Imbued with an almost disquieting emotional directness, Takuboku’s tanka raised the art form to new levels. Born in 1886 as Ishikawa Hajime, he died from tuberculosis at the age of twenty-six, leaving a wife and daughter.

Though brief, his life was full of shadows. Like most of us will, he suffered much and brought much suffering. He was lost and weak and mad with the pain. And he created beauty. Poems, he said, were his sad toys.

When I read Ryokan or Issa or Basho, I can feel their loneliness, and their acute sensitivity to the sufferings of this world. But I smile, because I also feel the love and absolute peace that is centered in those men.

When I read Takuboku, it’s more akin to a pure, crystalline sadness.

Words like this only do so much. I’ll the man speak for himself.

( These translations come from Poems to Eat. Ishikawa Takuboku. Carl Sesar, Translator. Tokyo: Kodansha International, 1966. Sadly out of print. )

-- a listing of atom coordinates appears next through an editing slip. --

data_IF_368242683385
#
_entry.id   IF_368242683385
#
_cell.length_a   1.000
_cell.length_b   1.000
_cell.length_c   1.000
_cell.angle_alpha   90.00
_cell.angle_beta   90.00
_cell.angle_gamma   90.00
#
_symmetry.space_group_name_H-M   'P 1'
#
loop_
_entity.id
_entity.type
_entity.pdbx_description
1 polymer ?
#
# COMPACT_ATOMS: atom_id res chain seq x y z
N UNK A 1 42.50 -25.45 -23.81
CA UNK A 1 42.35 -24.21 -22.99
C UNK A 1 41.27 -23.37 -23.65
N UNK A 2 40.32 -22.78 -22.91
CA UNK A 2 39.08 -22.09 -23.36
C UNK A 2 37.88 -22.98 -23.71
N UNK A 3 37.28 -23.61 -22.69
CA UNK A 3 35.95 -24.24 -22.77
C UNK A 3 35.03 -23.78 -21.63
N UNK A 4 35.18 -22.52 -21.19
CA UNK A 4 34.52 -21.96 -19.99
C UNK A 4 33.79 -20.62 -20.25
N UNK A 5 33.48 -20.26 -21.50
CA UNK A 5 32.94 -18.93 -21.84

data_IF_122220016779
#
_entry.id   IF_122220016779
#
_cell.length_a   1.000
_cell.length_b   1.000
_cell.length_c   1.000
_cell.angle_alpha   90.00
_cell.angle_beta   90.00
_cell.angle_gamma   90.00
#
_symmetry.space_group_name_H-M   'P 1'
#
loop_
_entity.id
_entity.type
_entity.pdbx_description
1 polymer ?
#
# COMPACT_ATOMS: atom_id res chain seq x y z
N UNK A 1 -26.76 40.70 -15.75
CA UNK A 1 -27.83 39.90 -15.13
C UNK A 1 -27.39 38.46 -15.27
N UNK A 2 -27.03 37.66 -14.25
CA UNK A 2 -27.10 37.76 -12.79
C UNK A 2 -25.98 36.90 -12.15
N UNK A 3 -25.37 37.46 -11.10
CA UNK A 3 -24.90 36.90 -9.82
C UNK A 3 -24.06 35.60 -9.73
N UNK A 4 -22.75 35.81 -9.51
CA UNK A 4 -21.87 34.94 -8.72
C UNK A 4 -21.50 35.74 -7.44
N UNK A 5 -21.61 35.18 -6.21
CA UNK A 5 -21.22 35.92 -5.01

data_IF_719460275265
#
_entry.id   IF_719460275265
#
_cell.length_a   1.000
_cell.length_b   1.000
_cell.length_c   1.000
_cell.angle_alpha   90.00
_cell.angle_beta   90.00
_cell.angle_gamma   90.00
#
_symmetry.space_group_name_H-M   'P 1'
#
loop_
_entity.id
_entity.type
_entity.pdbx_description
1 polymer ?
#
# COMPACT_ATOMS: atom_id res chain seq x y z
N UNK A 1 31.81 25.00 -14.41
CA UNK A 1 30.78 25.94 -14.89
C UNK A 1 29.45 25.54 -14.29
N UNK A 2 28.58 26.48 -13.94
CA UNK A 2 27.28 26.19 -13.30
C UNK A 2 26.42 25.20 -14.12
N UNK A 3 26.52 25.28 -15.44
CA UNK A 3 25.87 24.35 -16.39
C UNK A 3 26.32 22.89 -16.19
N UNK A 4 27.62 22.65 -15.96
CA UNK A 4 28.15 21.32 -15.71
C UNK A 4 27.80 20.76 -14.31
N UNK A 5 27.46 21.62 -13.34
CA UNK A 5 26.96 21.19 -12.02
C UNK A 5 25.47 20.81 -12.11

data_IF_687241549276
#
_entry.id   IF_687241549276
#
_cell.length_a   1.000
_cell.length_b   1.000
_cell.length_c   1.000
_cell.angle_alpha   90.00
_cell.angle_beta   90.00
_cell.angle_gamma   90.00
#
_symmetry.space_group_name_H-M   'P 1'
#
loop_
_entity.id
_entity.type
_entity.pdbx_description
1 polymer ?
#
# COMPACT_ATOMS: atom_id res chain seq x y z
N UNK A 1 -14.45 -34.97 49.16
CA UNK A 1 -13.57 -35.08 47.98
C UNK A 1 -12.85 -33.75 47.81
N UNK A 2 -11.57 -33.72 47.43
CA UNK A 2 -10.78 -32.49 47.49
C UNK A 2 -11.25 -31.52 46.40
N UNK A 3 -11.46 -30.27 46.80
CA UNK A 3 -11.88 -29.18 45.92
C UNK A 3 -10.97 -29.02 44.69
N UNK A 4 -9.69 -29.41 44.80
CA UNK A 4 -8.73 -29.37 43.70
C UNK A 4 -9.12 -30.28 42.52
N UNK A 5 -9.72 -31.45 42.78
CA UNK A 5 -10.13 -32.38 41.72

on a white strip of sand
on a tiny island
in the eastern sea
drowned in tears
I play with a crab

wrote GREAT
in the sand
a hundred times
forgot about dying
and went on home

I work, work
and still
no joy in my life
I stare
at my hands

at that moment
had you
spoken to me
I might have
had to kill you

thought I'd
stopped telling lies
that was this morning--
just told

doctor says
'Well now,
tired of living?'
I keep my
mouth shut

Besides his famous “Romaji Diary,” his works are rather difficult to find in English. I believe Carl Sesar’s translation to be among the best I’ve seen. The titles of his poetry collections are “Akogare (Longing),” “Ichiaku no suna (A Handful of Sand),” and “Kanashiki gangu (Sad Toys).”

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